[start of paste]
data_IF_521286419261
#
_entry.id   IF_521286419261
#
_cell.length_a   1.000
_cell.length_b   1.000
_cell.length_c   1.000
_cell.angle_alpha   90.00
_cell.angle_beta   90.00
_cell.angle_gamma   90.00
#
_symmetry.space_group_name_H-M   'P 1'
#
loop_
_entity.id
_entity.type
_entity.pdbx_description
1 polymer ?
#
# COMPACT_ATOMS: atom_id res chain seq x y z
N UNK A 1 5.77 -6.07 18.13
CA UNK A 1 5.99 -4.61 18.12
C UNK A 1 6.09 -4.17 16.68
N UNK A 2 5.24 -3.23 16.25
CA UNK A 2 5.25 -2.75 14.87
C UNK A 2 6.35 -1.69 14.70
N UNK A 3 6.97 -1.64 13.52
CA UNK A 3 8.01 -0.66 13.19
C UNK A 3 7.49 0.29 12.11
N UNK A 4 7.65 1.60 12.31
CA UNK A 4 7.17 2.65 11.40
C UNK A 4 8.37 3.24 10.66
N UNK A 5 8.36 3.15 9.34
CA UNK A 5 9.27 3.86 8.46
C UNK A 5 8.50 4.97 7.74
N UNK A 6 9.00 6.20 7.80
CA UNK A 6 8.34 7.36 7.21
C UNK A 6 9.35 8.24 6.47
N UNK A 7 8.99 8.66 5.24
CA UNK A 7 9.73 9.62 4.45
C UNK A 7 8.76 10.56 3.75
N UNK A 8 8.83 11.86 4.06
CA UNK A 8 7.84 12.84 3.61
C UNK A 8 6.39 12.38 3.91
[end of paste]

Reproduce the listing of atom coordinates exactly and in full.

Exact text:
data_IF_521286419261
#
_entry.id   IF_521286419261
#
_cell.length_a   1.000
_cell.length_b   1.000
_cell.length_c   1.000
_cell.angle_alpha   90.00
_cell.angle_beta   90.00
_cell.angle_gamma   90.00
#
_symmetry.space_group_name_H-M   'P 1'
#
loop_
_entity.id
_entity.type
_entity.pdbx_description
1 polymer ?
#
# COMPACT_ATOMS: atom_id res chain seq x y z
N UNK A 1 5.77 -6.07 18.13
CA UNK A 1 5.99 -4.61 18.12
C UNK A 1 6.09 -4.17 16.68
N UNK A 2 5.24 -3.23 16.25
CA UNK A 2 5.25 -2.75 14.87
C UNK A 2 6.35 -1.69 14.70
N UNK A 3 6.97 -1.64 13.52
CA UNK A 3 8.01 -0.66 13.19
C UNK A 3 7.49 0.29 12.11
N UNK A 4 7.65 1.60 12.31
CA UNK A 4 7.17 2.65 11.40
C UNK A 4 8.37 3.24 10.66
N UNK A 5 8.36 3.15 9.34
CA UNK A 5 9.27 3.86 8.46
C UNK A 5 8.50 4.97 7.74
N UNK A 6 9.00 6.20 7.80
CA UNK A 6 8.34 7.36 7.21
C UNK A 6 9.35 8.24 6.47
N UNK A 7 8.99 8.66 5.24
CA UNK A 7 9.73 9.62 4.45
C UNK A 7 8.76 10.56 3.75
N UNK A 8 8.83 11.86 4.06
CA UNK A 8 7.84 12.84 3.61
C UNK A 8 6.39 12.38 3.91